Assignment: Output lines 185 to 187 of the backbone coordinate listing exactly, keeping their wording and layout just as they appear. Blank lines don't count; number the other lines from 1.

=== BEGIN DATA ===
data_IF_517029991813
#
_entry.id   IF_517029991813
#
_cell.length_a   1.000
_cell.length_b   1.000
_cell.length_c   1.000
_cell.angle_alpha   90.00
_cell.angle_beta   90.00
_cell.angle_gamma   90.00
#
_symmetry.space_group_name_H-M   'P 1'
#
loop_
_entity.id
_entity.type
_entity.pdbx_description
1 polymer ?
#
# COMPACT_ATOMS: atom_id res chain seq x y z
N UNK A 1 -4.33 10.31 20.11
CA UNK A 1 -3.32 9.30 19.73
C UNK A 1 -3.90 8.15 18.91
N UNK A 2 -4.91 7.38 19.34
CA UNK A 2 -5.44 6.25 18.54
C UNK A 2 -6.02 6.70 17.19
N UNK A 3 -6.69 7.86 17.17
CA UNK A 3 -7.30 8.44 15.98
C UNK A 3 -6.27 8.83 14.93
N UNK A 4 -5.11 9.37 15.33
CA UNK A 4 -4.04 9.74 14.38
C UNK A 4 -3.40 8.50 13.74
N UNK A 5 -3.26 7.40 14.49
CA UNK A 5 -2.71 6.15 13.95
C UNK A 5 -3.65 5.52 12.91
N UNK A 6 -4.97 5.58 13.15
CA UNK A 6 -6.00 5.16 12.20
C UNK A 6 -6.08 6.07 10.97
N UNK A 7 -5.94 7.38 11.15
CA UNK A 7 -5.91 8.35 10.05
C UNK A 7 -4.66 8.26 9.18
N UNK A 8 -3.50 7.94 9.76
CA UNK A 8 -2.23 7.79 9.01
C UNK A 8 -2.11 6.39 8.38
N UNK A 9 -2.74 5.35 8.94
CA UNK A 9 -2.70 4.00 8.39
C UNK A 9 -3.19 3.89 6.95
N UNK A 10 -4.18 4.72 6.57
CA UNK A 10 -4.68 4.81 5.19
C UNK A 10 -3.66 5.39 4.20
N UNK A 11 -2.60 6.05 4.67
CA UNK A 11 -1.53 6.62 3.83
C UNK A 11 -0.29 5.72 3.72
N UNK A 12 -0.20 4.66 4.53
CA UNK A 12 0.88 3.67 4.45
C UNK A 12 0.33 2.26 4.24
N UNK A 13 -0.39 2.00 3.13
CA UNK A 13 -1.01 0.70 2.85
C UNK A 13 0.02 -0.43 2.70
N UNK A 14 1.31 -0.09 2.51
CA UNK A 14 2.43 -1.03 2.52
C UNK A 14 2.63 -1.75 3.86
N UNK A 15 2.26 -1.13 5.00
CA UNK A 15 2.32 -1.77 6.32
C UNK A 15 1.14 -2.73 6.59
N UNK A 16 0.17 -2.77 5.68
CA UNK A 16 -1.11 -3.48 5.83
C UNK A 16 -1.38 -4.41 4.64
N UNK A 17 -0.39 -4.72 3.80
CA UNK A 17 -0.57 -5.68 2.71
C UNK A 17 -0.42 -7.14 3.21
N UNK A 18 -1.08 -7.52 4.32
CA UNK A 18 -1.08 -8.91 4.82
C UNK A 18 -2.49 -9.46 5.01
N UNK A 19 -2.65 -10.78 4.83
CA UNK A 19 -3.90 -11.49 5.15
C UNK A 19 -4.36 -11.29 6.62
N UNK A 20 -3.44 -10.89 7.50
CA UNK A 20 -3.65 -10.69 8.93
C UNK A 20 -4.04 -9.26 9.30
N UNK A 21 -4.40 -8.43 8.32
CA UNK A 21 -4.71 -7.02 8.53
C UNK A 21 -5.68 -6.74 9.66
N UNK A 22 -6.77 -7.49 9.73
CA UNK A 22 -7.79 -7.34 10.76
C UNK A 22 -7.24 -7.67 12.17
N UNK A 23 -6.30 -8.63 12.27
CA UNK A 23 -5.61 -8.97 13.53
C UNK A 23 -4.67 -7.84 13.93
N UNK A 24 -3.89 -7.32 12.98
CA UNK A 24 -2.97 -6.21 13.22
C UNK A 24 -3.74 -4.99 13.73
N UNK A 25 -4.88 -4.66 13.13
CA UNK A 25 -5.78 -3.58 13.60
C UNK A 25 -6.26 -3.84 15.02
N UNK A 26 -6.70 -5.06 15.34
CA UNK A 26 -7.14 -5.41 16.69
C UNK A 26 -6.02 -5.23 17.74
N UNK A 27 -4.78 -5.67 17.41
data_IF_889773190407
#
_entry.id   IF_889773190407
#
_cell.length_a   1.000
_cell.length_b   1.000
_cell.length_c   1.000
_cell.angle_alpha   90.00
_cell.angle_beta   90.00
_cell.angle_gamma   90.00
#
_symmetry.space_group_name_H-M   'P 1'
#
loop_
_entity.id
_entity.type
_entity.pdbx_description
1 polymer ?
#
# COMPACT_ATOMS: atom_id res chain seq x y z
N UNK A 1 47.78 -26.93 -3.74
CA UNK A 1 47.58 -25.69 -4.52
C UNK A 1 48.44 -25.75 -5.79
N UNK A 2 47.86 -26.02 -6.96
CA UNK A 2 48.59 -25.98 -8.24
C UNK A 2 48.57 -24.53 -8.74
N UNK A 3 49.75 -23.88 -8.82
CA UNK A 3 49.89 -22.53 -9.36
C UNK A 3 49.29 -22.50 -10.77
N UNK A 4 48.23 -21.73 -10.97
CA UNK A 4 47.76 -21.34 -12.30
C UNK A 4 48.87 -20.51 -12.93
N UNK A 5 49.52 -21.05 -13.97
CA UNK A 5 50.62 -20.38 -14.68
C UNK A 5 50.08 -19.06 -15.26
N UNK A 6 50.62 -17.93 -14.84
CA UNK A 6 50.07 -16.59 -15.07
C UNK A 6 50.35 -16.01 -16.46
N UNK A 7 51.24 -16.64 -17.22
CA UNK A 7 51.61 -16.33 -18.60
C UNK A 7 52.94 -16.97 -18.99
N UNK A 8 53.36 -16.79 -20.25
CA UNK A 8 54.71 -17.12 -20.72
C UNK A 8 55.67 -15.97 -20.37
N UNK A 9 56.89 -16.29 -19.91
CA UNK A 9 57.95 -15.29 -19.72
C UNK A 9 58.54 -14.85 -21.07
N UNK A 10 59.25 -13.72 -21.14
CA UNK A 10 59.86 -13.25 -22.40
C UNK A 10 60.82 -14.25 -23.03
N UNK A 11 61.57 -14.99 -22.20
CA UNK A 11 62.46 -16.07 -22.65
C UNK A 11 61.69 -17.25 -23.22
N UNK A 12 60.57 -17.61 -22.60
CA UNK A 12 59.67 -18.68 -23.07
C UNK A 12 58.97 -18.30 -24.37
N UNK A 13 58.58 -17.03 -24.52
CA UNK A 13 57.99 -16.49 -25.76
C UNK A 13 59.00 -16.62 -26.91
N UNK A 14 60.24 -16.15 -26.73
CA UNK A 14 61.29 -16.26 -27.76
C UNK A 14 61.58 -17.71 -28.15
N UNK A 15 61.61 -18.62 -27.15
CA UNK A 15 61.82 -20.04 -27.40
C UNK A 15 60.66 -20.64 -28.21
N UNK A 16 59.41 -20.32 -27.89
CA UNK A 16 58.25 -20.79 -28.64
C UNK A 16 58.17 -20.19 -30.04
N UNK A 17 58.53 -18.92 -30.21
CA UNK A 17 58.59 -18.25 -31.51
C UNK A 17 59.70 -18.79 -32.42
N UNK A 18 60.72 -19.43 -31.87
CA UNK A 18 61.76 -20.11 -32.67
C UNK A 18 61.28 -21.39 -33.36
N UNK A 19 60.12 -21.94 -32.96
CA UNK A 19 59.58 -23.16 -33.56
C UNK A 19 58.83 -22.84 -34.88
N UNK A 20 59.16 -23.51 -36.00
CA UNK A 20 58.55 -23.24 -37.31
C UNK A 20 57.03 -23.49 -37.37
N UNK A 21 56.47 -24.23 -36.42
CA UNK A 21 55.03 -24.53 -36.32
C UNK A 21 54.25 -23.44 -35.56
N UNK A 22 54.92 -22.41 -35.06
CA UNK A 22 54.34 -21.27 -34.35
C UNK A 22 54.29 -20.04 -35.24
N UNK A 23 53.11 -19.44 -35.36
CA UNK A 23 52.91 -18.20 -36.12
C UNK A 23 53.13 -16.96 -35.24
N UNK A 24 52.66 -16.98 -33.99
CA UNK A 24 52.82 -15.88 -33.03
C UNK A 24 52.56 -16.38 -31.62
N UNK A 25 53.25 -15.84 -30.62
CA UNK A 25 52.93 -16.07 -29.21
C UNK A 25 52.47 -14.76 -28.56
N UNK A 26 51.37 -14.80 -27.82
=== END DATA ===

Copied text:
C UNK A 22 54.29 -20.04 -35.24
N UNK A 23 53.11 -19.44 -35.36
CA UNK A 23 52.91 -18.20 -36.12